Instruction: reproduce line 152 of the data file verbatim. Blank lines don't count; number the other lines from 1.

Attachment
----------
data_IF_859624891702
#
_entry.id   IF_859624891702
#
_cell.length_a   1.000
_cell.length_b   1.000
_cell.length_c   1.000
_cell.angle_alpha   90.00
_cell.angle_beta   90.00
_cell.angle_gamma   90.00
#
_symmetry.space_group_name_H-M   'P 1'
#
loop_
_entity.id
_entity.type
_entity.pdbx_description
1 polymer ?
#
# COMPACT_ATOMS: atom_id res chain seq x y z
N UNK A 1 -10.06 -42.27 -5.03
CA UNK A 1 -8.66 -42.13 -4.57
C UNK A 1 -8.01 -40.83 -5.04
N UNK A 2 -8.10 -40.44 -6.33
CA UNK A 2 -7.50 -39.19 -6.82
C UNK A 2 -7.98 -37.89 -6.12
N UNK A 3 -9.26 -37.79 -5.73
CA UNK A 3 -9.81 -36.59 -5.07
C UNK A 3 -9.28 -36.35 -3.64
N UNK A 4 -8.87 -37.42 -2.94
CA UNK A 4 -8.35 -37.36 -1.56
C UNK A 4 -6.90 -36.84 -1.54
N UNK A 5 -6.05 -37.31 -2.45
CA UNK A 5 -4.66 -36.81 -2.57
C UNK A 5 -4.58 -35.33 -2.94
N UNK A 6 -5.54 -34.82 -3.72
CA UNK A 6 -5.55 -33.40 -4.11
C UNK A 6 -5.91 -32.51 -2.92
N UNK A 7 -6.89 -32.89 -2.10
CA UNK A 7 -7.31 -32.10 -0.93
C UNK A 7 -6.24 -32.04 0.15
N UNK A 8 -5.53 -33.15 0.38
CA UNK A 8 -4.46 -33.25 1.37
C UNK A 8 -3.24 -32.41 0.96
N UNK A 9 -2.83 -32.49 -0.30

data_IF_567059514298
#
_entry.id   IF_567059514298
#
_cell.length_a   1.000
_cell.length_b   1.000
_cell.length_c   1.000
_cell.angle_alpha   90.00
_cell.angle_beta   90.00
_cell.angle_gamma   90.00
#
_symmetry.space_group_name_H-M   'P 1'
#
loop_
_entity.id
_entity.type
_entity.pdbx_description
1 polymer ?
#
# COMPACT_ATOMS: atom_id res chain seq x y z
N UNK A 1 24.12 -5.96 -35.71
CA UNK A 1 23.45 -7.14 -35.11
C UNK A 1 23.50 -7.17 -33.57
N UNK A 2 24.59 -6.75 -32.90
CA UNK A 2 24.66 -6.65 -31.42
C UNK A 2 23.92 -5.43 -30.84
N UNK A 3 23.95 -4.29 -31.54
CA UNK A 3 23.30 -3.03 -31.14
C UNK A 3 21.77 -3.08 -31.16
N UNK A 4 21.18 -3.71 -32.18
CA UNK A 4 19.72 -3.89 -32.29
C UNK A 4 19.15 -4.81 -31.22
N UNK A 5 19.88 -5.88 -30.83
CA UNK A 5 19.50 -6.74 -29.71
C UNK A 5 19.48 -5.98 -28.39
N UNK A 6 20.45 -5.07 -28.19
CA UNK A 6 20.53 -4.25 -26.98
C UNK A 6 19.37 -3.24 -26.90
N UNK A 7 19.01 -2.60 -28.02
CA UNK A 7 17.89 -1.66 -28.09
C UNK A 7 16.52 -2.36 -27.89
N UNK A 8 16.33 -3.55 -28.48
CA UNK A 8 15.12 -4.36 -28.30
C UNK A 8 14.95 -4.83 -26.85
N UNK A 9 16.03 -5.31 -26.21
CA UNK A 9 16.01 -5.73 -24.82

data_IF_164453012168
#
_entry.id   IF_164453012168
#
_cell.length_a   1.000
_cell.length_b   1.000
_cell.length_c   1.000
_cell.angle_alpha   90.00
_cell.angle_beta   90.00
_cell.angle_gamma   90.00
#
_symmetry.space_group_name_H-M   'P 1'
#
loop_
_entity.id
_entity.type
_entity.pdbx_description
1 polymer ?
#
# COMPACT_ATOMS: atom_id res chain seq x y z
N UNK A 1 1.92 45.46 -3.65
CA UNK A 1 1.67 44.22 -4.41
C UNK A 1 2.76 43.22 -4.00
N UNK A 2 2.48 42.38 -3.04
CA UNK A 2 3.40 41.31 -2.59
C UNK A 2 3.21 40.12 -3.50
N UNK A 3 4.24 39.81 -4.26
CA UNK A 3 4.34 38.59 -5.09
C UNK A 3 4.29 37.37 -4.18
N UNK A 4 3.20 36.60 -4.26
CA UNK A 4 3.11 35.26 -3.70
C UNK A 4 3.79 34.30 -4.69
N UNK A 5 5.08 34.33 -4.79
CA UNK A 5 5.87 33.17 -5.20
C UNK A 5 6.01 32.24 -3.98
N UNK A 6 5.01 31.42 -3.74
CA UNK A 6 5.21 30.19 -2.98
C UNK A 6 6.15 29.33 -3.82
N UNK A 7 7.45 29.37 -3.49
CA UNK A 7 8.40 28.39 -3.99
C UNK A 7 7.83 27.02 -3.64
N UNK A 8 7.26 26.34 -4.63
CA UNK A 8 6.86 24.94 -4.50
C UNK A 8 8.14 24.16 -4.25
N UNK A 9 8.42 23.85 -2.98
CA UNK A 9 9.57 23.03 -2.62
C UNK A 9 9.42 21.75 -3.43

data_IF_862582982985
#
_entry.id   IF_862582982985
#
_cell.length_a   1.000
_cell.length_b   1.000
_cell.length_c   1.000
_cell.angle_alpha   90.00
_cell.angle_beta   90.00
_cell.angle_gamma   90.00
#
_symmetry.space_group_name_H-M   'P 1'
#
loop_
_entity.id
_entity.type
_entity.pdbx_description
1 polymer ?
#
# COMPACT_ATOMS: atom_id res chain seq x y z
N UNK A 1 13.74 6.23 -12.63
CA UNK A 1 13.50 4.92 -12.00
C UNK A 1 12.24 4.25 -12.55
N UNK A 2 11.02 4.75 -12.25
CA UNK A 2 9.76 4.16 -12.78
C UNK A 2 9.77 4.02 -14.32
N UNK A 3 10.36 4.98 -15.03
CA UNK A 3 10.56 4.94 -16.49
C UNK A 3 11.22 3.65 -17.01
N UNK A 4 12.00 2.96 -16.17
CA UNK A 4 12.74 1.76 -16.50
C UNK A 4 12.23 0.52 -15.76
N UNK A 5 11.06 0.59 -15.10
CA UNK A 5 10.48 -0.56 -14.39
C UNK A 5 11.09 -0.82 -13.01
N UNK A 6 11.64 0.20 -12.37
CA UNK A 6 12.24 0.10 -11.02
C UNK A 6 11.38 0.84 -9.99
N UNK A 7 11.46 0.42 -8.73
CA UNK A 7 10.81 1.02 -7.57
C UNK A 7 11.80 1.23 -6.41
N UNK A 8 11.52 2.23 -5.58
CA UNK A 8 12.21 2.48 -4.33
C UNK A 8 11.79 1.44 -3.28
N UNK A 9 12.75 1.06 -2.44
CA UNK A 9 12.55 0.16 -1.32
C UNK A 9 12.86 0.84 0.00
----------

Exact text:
loop_